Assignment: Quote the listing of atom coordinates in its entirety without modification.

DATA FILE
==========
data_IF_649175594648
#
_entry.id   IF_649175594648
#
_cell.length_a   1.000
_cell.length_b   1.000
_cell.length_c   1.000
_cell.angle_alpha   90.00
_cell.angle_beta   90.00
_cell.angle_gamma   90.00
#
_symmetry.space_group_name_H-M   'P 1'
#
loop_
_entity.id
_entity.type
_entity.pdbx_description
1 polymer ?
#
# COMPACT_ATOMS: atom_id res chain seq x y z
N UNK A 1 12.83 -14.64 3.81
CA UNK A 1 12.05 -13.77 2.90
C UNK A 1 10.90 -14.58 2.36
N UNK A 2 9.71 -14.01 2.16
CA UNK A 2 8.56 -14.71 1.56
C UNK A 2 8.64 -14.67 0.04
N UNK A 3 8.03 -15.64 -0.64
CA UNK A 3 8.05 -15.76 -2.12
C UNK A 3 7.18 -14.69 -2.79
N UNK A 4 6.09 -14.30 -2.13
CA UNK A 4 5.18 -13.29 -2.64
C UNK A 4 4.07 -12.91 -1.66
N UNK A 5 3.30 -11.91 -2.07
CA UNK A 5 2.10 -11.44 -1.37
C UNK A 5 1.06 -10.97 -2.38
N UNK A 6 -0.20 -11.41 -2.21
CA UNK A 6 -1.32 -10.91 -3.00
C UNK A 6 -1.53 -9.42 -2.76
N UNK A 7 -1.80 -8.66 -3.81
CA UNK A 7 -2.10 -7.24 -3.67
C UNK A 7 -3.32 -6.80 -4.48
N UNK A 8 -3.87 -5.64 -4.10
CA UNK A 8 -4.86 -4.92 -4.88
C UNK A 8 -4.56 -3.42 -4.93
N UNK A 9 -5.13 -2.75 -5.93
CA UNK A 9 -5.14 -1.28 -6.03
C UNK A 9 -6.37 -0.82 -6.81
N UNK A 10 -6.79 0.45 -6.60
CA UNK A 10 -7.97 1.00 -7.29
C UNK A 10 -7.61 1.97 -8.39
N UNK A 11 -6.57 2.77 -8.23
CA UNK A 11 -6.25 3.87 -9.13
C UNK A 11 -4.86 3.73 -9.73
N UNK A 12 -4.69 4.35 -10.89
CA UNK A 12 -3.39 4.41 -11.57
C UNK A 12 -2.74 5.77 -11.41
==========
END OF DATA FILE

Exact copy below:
data_IF_649175594648
#
_entry.id   IF_649175594648
#
_cell.length_a   1.000
_cell.length_b   1.000
_cell.length_c   1.000
_cell.angle_alpha   90.00
_cell.angle_beta   90.00
_cell.angle_gamma   90.00
#
_symmetry.space_group_name_H-M   'P 1'
#
loop_
_entity.id
_entity.type
_entity.pdbx_description
1 polymer ?
#
# COMPACT_ATOMS: atom_id res chain seq x y z
N UNK A 1 12.83 -14.64 3.81
CA UNK A 1 12.05 -13.77 2.90
C UNK A 1 10.90 -14.58 2.36
N UNK A 2 9.71 -14.01 2.16
CA UNK A 2 8.56 -14.71 1.56
C UNK A 2 8.64 -14.67 0.04
N UNK A 3 8.03 -15.64 -0.64
CA UNK A 3 8.05 -15.76 -2.12
C UNK A 3 7.18 -14.69 -2.79
N UNK A 4 6.09 -14.30 -2.13
CA UNK A 4 5.18 -13.29 -2.64
C UNK A 4 4.07 -12.91 -1.66
N UNK A 5 3.30 -11.91 -2.07
CA UNK A 5 2.10 -11.44 -1.37
C UNK A 5 1.06 -10.97 -2.38
N UNK A 6 -0.20 -11.41 -2.21
CA UNK A 6 -1.32 -10.91 -3.00
C UNK A 6 -1.53 -9.42 -2.76
N UNK A 7 -1.80 -8.66 -3.81
CA UNK A 7 -2.10 -7.24 -3.67
C UNK A 7 -3.32 -6.80 -4.48
N UNK A 8 -3.87 -5.64 -4.10
CA UNK A 8 -4.86 -4.92 -4.88
C UNK A 8 -4.56 -3.42 -4.93
N UNK A 9 -5.13 -2.75 -5.93
CA UNK A 9 -5.14 -1.28 -6.03
C UNK A 9 -6.37 -0.82 -6.81
N UNK A 10 -6.79 0.45 -6.60
CA UNK A 10 -7.97 1.00 -7.29
C UNK A 10 -7.61 1.97 -8.39
N UNK A 11 -6.57 2.77 -8.23
CA UNK A 11 -6.25 3.87 -9.13
C UNK A 11 -4.86 3.73 -9.73
N UNK A 12 -4.69 4.35 -10.89
CA UNK A 12 -3.39 4.41 -11.57
C UNK A 12 -2.74 5.77 -11.41